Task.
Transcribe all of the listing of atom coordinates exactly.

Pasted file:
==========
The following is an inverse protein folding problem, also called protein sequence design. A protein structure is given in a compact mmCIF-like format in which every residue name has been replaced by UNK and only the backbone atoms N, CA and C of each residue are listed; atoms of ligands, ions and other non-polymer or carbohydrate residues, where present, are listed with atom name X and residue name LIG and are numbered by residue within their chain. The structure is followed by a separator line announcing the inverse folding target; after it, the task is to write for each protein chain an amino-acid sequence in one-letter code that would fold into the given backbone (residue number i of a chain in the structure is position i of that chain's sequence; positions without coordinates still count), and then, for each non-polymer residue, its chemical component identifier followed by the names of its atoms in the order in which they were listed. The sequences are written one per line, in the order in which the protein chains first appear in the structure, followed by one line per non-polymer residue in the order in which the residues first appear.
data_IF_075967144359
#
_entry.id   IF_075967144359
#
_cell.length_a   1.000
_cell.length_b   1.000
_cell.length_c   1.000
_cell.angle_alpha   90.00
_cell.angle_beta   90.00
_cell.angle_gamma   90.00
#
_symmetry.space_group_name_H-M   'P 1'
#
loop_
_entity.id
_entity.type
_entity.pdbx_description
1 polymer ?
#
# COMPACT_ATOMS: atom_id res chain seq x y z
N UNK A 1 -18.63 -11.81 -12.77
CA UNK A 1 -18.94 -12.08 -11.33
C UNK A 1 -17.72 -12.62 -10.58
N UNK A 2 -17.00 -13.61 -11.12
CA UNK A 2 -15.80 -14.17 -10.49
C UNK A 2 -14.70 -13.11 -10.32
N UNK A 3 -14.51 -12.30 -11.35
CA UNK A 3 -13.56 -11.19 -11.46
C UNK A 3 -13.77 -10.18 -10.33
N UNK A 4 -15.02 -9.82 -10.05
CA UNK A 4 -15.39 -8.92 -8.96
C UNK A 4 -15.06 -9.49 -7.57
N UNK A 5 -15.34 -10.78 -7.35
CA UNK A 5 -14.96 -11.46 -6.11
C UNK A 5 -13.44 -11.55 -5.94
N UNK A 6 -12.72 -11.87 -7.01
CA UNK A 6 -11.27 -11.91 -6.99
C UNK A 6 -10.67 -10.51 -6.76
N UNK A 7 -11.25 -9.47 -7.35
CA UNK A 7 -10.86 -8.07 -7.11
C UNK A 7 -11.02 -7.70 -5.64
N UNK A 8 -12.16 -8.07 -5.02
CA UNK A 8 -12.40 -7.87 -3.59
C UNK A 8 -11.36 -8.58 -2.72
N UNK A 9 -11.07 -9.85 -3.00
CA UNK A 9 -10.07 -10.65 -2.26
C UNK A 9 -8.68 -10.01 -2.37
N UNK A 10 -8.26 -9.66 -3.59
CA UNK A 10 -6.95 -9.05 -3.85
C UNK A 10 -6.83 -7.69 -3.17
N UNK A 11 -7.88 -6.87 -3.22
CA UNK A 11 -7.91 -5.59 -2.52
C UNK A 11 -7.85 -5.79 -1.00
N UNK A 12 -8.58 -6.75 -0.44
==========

The following is an inverse protein folding problem, also called protein sequence design. A protein structure is given in a compact mmCIF-like format in which every residue name has been replaced by UNK and only the backbone atoms N, CA and C of each residue are listed; atoms of ligands, ions and other non-polymer or carbohydrate residues, where present, are listed with atom name X and residue name LIG and are numbered by residue within their chain. The structure is followed by a separator line announcing the inverse folding target; after it, the task is to write for each protein chain an amino-acid sequence in one-letter code that would fold into the given backbone (residue number i of a chain in the structure is position i of that chain's sequence; positions without coordinates still count), and then, for each non-polymer residue, its chemical component identifier followed by the names of its atoms in the order in which they were listed. The sequences are written one per line, in the order in which the protein chains first appear in the structure, followed by one line per non-polymer residue in the order in which the residues first appear.
data_IF_075967144359
#
_entry.id   IF_075967144359
#
_cell.length_a   1.000
_cell.length_b   1.000
_cell.length_c   1.000
_cell.angle_alpha   90.00
_cell.angle_beta   90.00
_cell.angle_gamma   90.00
#
_symmetry.space_group_name_H-M   'P 1'
#
loop_
_entity.id
_entity.type
_entity.pdbx_description
1 polymer ?
#
# COMPACT_ATOMS: atom_id res chain seq x y z
N UNK A 1 -18.63 -11.81 -12.77
CA UNK A 1 -18.94 -12.08 -11.33
C UNK A 1 -17.72 -12.62 -10.58
N UNK A 2 -17.00 -13.61 -11.12
CA UNK A 2 -15.80 -14.17 -10.49
C UNK A 2 -14.70 -13.11 -10.32
N UNK A 3 -14.51 -12.30 -11.35
CA UNK A 3 -13.56 -11.19 -11.46
C UNK A 3 -13.77 -10.18 -10.33
N UNK A 4 -15.02 -9.82 -10.05
CA UNK A 4 -15.39 -8.92 -8.96
C UNK A 4 -15.06 -9.49 -7.57
N UNK A 5 -15.34 -10.78 -7.35
CA UNK A 5 -14.96 -11.46 -6.11
C UNK A 5 -13.44 -11.55 -5.94
N UNK A 6 -12.72 -11.87 -7.01
CA UNK A 6 -11.27 -11.91 -6.99
C UNK A 6 -10.67 -10.51 -6.76
N UNK A 7 -11.25 -9.47 -7.35
CA UNK A 7 -10.86 -8.07 -7.11
C UNK A 7 -11.02 -7.70 -5.64
N UNK A 8 -12.16 -8.07 -5.02
CA UNK A 8 -12.40 -7.87 -3.59
C UNK A 8 -11.36 -8.58 -2.72
N UNK A 9 -11.07 -9.85 -3.00
CA UNK A 9 -10.07 -10.65 -2.26
C UNK A 9 -8.68 -10.01 -2.37
N UNK A 10 -8.26 -9.66 -3.59
CA UNK A 10 -6.95 -9.05 -3.85
C UNK A 10 -6.83 -7.69 -3.17
N UNK A 11 -7.88 -6.87 -3.22
CA UNK A 11 -7.91 -5.59 -2.52
C UNK A 11 -7.85 -5.79 -1.00
N UNK A 12 -8.58 -6.75 -0.44